You can also use a regular heavy duty sewing machine to make a sheepskin coat with the wool on the inside. Allow for seams when you cut out the sections of material, trim the wool off the edges with a pair of scissors and then stitch the pieces together as if they were cloth. You might also want to sew strips over the seams for more strength.
There are several ways to finish a coat. You can leave the edges raw... or allow some extra skin, fold the edges to the outside and glue them (giving the garment a fur-trimmed look). You can also nip away a one-inch-wide border of fleece from around each section of the coat… then fold the edges in and stitch them to give the garment a finished leather edging. In any case, you'll have the equivalent of a $200 coat when you're finished.
When I put together a "wool in" garment, I cut out pieces of skin for patch pockets, trim the fleece forming a groove on the inside of the coat where the seam will be, glue the pocket in place and stitch it down. Some of these coats get closed with snaps (simple and quick) or, if they're of a wraparound style, buttons or ties and belts.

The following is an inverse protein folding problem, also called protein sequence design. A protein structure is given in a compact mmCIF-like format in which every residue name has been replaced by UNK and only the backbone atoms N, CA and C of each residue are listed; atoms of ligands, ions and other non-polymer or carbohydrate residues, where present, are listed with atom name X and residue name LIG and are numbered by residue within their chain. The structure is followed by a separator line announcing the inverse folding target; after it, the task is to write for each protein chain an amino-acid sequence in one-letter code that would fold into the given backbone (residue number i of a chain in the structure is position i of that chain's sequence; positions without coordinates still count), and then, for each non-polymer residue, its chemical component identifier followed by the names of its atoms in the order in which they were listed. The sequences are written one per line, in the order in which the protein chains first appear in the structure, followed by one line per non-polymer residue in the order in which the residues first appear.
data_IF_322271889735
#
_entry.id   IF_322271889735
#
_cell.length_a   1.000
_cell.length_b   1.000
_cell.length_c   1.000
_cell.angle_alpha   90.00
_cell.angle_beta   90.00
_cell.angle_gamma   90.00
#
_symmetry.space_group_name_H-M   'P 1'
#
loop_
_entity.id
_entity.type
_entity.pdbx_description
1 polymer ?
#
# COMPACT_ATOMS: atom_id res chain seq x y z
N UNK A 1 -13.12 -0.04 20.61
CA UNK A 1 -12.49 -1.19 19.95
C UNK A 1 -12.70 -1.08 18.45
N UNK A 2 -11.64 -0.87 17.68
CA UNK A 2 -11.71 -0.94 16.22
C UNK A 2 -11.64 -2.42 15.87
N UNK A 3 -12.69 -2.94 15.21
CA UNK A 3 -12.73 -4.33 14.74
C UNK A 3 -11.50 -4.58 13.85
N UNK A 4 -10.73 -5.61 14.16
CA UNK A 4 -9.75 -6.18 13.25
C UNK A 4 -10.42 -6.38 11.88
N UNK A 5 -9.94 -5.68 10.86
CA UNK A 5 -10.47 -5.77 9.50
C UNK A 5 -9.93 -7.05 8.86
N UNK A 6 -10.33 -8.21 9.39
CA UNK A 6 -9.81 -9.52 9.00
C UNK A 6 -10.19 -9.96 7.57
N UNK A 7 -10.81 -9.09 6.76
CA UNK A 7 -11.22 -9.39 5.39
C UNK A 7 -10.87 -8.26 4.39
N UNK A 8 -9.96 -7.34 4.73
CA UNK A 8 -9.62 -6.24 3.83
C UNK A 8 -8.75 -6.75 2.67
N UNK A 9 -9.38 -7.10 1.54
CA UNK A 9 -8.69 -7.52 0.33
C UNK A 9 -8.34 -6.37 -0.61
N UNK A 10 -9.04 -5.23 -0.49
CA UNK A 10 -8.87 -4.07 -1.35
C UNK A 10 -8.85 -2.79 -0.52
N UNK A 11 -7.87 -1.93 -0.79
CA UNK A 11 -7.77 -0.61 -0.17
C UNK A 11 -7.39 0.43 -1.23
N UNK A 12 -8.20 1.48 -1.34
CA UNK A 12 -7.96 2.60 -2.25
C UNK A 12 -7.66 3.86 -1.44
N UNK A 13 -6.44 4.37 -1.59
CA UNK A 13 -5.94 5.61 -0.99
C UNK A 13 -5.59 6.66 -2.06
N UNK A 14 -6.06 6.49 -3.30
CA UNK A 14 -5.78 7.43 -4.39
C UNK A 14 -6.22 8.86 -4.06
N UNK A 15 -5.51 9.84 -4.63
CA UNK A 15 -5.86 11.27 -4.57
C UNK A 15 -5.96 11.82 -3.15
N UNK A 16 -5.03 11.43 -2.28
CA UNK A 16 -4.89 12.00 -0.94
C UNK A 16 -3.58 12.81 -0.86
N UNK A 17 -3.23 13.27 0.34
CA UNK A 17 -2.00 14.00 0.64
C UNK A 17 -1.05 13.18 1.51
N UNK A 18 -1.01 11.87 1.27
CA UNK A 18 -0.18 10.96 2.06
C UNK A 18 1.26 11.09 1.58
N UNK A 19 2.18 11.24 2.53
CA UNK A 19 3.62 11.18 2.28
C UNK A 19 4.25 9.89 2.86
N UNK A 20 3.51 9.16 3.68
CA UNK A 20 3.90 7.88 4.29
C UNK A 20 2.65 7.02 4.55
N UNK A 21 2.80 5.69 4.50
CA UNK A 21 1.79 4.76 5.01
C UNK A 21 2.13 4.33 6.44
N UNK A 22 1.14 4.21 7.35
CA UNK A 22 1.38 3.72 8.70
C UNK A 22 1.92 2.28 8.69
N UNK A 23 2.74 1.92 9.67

If you buy natural skins for a "fleece inside" coat, you may want to dye the leather (outer) sides of the hides. Most dyes are for finished leathers and will penetrate the sheepskin more than is desirable, so you have to look for dyes that won't seep into the wool. If you can only find penetrating dyes, wet (with a water-soaked sponge) the area of the skin that you plan to tint. Then, while the skin is still damp, apply the dye with another sponge or dye applicator (I use a piece of sheepskin that has the wool clipped very short). The water in the leather will stop the dye's penetration.
Since you've made your genuine sheepskin coat yourself, there won't be a label inside giving you instructions on how to care for and clean the garment. That's no problem... you just care for and clean it as you would any other sheepskin coat.
Dry cleaning is probably best, but some hides can be washed in cool water with Woolite and dried in the air. However, this depends on the skins and the tanning process used on them. Some hides will shrivel and crack as they dry and the only way to test each skin is by washing a piece of it. If you're lucky and your hides are washable, I recommend treating the leather with neat's-foot oil after cleaning, but while the leather is still damp.
I'm sure, once you get into this, you'll have many questions. Use your own common sense… or consult the best seamstress in your neighborhood. Tanners and sewing supply wholesalers may also have useful information. You'll want to do some research whether you're trying making sheepskin coats for yourself or as a business venture.